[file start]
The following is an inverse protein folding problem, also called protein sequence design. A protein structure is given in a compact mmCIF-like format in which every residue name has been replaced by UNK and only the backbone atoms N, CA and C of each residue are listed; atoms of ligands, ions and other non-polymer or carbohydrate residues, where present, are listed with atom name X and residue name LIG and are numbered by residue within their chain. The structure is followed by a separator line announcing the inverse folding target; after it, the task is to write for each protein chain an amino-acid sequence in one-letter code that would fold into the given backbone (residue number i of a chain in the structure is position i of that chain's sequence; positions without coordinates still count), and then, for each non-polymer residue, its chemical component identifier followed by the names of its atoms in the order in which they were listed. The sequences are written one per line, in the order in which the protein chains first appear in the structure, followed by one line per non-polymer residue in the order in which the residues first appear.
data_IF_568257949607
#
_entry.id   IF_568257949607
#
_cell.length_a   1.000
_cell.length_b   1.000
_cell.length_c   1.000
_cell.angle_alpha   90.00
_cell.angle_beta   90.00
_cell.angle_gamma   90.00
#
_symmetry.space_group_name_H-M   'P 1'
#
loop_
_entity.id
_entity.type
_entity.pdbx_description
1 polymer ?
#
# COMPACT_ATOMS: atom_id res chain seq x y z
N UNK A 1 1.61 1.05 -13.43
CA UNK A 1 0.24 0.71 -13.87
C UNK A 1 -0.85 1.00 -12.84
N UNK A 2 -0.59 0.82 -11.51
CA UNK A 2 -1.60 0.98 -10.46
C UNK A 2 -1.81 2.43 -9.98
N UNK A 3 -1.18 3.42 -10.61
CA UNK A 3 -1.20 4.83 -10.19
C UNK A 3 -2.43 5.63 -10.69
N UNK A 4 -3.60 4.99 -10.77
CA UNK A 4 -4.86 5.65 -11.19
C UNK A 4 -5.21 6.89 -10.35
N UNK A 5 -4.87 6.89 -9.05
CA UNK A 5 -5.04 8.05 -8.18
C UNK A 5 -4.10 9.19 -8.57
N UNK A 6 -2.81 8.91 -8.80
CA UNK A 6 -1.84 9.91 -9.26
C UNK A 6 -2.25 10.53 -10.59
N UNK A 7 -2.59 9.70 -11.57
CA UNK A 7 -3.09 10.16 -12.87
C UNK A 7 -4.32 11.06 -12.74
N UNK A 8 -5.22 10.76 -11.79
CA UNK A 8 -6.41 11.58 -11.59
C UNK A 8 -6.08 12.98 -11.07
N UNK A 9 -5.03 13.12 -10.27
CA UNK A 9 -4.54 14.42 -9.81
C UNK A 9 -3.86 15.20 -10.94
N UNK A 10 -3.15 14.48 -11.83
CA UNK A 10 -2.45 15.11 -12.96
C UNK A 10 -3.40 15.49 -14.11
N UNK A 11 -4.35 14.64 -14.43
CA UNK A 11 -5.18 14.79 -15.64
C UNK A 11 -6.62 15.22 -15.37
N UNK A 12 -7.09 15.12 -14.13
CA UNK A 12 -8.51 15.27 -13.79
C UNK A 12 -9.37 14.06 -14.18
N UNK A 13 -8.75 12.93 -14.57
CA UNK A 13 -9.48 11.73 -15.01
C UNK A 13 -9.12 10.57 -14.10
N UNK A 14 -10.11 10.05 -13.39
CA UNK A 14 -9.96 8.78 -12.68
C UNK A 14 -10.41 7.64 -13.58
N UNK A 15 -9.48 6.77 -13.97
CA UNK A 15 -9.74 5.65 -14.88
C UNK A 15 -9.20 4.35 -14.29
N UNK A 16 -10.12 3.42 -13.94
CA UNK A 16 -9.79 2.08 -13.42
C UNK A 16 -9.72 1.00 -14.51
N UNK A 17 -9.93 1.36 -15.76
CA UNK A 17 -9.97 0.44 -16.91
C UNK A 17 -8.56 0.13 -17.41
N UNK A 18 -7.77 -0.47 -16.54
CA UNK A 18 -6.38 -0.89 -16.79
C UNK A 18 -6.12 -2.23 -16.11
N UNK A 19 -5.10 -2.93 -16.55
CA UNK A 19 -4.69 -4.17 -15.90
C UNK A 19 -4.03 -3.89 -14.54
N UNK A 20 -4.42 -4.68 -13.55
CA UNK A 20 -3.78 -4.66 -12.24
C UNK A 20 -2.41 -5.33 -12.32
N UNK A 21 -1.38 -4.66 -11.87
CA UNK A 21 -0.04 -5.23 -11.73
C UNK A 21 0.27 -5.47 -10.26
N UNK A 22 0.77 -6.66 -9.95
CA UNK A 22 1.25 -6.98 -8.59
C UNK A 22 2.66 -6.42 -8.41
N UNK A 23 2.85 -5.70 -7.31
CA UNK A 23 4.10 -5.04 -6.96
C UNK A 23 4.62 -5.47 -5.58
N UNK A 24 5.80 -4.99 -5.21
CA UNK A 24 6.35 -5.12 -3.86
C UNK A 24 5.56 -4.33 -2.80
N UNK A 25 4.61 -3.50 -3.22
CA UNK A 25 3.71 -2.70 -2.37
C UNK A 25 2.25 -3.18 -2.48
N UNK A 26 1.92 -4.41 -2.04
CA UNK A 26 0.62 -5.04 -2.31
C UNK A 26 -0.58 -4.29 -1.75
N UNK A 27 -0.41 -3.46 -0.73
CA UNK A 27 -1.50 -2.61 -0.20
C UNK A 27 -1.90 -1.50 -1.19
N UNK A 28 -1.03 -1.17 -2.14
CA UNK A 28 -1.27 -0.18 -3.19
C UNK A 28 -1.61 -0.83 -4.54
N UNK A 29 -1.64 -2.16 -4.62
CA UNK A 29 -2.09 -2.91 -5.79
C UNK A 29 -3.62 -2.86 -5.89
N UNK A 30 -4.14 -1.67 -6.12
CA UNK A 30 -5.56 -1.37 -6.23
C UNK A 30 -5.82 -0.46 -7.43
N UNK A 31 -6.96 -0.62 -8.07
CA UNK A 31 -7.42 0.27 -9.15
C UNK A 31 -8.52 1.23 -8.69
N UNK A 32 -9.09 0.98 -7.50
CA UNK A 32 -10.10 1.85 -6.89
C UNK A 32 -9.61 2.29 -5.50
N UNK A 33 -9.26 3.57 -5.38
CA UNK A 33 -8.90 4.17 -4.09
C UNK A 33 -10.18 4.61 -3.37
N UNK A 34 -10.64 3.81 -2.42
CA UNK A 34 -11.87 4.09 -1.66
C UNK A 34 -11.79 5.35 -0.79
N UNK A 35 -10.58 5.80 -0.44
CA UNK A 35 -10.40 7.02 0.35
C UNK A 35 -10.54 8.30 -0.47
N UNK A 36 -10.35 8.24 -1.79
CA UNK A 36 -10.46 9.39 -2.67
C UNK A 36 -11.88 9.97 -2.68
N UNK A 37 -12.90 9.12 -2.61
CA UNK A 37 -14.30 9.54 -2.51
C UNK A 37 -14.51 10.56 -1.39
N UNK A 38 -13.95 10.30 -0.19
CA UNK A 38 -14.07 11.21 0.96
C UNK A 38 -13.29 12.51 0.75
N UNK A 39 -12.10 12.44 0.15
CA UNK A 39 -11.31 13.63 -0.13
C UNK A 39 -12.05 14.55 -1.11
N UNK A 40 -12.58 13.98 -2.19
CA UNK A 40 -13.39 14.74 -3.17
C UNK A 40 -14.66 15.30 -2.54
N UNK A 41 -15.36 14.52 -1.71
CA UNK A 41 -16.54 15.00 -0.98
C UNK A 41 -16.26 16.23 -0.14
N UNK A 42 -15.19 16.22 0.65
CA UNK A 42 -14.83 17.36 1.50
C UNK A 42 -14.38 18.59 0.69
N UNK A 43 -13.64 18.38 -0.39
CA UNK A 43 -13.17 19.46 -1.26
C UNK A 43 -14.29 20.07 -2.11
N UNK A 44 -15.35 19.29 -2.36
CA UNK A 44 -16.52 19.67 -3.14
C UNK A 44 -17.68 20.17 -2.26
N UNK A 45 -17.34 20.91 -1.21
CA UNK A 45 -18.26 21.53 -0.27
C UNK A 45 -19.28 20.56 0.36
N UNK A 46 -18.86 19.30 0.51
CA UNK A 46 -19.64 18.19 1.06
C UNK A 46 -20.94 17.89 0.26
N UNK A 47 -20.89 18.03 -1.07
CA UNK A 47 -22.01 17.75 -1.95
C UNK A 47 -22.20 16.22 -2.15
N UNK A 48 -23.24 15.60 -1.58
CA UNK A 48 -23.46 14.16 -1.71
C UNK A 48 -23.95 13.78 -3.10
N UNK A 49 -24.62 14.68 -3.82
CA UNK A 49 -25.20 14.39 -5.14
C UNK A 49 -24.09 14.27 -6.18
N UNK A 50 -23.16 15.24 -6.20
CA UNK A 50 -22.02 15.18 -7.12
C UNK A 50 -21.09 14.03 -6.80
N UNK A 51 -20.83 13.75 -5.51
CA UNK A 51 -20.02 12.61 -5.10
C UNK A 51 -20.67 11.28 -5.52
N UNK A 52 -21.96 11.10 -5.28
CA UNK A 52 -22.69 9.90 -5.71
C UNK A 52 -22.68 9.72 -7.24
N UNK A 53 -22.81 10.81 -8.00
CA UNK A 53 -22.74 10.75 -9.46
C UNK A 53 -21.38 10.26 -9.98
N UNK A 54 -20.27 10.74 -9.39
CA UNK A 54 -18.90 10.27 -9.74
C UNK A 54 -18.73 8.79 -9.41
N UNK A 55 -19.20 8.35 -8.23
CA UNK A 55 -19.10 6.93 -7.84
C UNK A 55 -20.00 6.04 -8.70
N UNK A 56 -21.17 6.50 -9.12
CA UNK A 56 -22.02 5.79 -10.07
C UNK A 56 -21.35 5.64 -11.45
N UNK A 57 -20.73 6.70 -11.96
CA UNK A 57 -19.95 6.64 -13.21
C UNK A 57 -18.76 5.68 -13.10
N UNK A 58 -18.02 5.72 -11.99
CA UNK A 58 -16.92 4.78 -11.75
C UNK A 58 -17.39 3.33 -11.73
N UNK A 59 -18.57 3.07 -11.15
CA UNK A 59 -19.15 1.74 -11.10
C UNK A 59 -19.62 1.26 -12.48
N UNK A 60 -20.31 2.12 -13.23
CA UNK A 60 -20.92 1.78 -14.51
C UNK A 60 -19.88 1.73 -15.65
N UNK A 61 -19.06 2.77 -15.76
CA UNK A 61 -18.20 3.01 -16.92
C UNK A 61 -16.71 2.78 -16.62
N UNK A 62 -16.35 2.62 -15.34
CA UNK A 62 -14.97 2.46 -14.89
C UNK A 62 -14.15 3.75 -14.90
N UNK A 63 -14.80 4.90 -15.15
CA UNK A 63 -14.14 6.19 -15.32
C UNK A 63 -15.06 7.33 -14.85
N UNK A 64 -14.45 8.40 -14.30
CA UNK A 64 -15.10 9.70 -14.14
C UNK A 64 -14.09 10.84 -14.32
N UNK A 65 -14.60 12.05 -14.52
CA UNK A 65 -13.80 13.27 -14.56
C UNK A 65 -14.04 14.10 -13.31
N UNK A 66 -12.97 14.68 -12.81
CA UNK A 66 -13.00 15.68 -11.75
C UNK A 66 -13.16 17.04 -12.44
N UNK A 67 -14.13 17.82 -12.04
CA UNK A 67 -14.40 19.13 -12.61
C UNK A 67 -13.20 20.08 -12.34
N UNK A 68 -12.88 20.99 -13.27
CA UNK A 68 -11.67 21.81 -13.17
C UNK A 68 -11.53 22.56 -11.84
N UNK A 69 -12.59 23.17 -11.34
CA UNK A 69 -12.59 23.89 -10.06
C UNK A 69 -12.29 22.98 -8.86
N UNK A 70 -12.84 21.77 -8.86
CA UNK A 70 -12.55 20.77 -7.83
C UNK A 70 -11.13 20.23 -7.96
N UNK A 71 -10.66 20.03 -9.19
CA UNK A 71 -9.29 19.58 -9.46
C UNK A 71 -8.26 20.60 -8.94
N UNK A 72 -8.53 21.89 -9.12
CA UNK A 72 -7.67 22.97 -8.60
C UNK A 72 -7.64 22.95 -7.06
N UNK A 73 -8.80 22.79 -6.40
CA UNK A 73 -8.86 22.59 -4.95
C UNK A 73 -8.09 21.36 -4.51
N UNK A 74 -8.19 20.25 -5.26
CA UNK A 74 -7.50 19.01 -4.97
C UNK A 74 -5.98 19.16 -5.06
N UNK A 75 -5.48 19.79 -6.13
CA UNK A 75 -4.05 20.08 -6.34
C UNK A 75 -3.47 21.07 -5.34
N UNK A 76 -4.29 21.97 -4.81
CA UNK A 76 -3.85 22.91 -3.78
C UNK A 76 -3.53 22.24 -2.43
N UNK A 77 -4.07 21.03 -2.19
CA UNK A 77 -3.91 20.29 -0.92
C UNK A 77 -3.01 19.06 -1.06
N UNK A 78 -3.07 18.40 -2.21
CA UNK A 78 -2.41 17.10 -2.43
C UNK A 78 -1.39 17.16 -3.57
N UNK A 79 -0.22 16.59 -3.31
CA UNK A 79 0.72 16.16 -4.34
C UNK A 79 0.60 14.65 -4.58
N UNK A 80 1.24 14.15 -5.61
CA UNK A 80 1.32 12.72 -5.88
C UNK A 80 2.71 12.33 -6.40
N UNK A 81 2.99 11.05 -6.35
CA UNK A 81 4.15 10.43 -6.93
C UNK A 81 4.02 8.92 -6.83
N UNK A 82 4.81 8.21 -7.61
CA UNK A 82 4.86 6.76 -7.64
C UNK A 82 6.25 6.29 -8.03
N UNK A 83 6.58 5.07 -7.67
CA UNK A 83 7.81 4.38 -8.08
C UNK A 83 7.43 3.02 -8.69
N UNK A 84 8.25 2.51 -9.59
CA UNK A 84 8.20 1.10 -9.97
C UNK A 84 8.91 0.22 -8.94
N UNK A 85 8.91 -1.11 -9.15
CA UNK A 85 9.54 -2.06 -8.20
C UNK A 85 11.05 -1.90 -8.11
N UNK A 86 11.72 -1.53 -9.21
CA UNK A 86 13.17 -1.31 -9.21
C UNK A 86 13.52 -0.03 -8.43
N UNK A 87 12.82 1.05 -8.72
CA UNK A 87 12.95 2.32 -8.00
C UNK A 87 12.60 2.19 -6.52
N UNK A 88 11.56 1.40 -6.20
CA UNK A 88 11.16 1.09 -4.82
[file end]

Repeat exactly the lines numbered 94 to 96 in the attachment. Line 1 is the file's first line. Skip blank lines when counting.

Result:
N UNK A 25 4.61 -3.50 -3.22
CA UNK A 25 3.71 -2.70 -2.37
C UNK A 25 2.25 -3.18 -2.48